Memory. Today I have landed upon this rather unusual topic for Carnatic Music. For people of my age group, growing into the autumn years of our lives, memory is an especially interesting topic given how often it fails us!
Is it not interesting that we remember emotions and sensations far better than facts? I have heard it said that emotion helps us retain and retrieve memory. But emotion also colours our memories so that what we consider facts are in all probability very inaccurate perceptions of reality. Actors use what is called sense memory, remembering emotions triggered by a memory of a sense-experience like a smell or a taste. Do we not all remember a favourite dish by our mother or our grandmother, and do we not have a rush of affection for them with the memory? How often do you smell a perfume or incense and get assailed with memories of another time, another place?
Yet these memories remain elusive, with an untouchable, dream-like quality. I remember the overwhelming rush of love I felt for my baby as she was put into my arms for the first time, but I cannot remember whether it was night or day. I remember the desolation of hearing that my mom passed away, but I cannot remember the date. I remember the despair of arguments with my husband, but not the reason. Why is our memory so selective? But perhaps our brain is just being smart in remembering the essence of matters rather than the clutter which surrounds them.
That brings me to the poetry choice of today. Is it not the cleverness of a poet to write of what we understand and lead us towards what we do not? As I listen to this beautiful song by the extraordinary thinker, activist and poet Subramanya Bharathi (1882-1921), I reflect on his words. Who knows what poets intend? One can only interpret based on our limited understanding of life.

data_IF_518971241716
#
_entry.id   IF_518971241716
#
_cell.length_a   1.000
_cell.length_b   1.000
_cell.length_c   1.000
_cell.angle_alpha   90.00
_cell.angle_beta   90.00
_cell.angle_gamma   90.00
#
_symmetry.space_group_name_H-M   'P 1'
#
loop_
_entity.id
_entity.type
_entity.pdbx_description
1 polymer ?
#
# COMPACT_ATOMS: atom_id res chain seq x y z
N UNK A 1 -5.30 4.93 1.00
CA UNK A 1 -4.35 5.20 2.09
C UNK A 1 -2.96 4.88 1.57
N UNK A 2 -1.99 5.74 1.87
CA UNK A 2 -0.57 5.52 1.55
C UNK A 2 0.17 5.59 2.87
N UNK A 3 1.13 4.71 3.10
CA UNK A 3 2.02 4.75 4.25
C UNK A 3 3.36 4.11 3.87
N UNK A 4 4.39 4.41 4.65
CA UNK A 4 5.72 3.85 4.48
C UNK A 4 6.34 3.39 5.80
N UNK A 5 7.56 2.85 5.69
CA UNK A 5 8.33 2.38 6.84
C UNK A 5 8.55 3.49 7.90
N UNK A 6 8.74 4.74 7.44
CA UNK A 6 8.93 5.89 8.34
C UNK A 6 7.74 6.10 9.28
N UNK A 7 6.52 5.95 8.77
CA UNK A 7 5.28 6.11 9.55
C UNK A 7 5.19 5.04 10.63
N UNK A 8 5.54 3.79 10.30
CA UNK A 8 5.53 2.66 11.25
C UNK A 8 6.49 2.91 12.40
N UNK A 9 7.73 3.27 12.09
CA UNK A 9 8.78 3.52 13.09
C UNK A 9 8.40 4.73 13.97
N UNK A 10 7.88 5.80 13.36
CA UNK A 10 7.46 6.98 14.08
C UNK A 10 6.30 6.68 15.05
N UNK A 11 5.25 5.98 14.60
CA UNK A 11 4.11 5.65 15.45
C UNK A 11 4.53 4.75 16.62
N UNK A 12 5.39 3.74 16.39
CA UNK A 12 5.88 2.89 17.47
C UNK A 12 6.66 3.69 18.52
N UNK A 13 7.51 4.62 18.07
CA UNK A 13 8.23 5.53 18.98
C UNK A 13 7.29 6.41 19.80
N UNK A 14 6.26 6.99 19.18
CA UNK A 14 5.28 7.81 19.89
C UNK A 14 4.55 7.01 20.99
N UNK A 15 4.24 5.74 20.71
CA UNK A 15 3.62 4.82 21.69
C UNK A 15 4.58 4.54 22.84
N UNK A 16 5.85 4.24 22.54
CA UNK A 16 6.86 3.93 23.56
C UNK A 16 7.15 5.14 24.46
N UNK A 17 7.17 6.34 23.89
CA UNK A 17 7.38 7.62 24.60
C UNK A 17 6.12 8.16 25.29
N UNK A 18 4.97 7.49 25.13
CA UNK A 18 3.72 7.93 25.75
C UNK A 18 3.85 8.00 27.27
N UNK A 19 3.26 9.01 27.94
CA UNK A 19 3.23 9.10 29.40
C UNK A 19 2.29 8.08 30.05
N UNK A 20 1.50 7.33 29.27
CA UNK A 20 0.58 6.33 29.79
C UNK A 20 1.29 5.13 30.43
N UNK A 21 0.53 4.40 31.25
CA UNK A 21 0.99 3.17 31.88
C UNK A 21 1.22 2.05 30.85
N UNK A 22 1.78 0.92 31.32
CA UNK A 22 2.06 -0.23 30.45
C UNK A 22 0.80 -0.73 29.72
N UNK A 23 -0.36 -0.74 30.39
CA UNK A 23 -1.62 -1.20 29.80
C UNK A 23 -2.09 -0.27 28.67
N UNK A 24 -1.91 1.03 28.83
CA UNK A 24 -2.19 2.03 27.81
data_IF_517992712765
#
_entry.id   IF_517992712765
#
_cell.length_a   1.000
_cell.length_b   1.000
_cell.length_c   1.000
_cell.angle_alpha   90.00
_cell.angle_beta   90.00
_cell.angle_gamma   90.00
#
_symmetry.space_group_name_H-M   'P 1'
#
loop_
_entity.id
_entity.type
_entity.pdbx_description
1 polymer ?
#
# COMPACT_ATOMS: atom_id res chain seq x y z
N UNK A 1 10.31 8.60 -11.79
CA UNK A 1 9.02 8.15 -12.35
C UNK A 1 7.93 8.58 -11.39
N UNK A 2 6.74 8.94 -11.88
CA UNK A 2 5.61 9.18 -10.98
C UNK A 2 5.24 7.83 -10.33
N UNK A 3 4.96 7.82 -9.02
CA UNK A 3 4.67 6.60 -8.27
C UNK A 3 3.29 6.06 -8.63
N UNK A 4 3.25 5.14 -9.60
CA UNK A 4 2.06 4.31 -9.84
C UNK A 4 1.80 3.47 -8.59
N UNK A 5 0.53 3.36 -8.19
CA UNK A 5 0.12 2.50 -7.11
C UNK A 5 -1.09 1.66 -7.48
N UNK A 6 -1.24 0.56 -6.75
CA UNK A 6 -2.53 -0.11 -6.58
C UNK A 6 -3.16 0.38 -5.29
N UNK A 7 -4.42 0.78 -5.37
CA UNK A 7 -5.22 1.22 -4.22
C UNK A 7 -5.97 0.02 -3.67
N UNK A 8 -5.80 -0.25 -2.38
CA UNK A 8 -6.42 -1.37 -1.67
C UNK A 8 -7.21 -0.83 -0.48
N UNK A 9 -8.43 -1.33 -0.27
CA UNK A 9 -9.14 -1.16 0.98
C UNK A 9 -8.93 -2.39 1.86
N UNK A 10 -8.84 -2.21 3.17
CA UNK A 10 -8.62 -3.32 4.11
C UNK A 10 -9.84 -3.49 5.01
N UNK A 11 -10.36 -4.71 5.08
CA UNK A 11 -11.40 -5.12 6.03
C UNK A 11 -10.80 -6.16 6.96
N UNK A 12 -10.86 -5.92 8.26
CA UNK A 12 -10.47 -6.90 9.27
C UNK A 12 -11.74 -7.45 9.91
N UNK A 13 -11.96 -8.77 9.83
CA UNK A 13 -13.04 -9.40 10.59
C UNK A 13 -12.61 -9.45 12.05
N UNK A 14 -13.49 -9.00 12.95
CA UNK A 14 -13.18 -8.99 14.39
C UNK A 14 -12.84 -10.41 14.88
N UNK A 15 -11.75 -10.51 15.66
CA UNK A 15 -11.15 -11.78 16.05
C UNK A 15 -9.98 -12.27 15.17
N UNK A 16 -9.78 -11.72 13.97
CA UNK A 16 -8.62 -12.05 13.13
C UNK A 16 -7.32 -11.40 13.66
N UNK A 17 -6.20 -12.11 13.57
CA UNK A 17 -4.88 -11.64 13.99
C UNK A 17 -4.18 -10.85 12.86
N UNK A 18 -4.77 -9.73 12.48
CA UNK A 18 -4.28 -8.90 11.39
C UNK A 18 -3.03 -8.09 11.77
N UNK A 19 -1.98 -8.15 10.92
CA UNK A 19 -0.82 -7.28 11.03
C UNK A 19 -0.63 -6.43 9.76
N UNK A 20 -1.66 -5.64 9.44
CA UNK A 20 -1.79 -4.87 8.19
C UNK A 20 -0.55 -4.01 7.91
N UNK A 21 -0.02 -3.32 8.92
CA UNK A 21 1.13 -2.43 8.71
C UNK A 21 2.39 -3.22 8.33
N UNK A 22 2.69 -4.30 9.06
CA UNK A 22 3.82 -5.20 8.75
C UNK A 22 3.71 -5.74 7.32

‘Alas, I have forgotten that beloved face!’ laments the poet. ‘ When my heart has not forgotten the love, how could I have forgotten the face?’. The poet talks of his beloved Kannan, Lord Krishna, struggling to remember the form which just eludes him. ‘And when I have a glimpse of a befitting face, I see not his beautiful smile’. We theists, is that what happens to us? Are we remembering the overwhelming love of God yet forgetting His form?
‘Ah the sins that my eyes have committed that I have forgotten the form of my dearest Kannan!’ despairs the poet. ‘Is there a bee which forgets honey? Or a flower which forgets sunlight?’ Should it not be as natural for us to remember God as it is for a bee to seek honey or a flower which seeks light? ‘If I forget Krishna’s face, what use having these eyes?’ says the poet. Yet he has remembered what is essential, the love of God – so I ask, what if our eyes have forgotten? Let our hearts not forget, that should be enough.
Set to Raga Jonpuri, the melody is simple and the stress is on the beauty of the words. I am indeed sorry if you do not understand Tamil for my translation does no justice at all to the beauty of the words.
My favourite version of this song is by Sudha Raghunathan, from a tape I have had for years. [Alternate link]
For a contrast, listen to this version by O.S.Arun who always imbibes his music with a lot of energy.
Footnote (Lyrics) :
Language : Tamil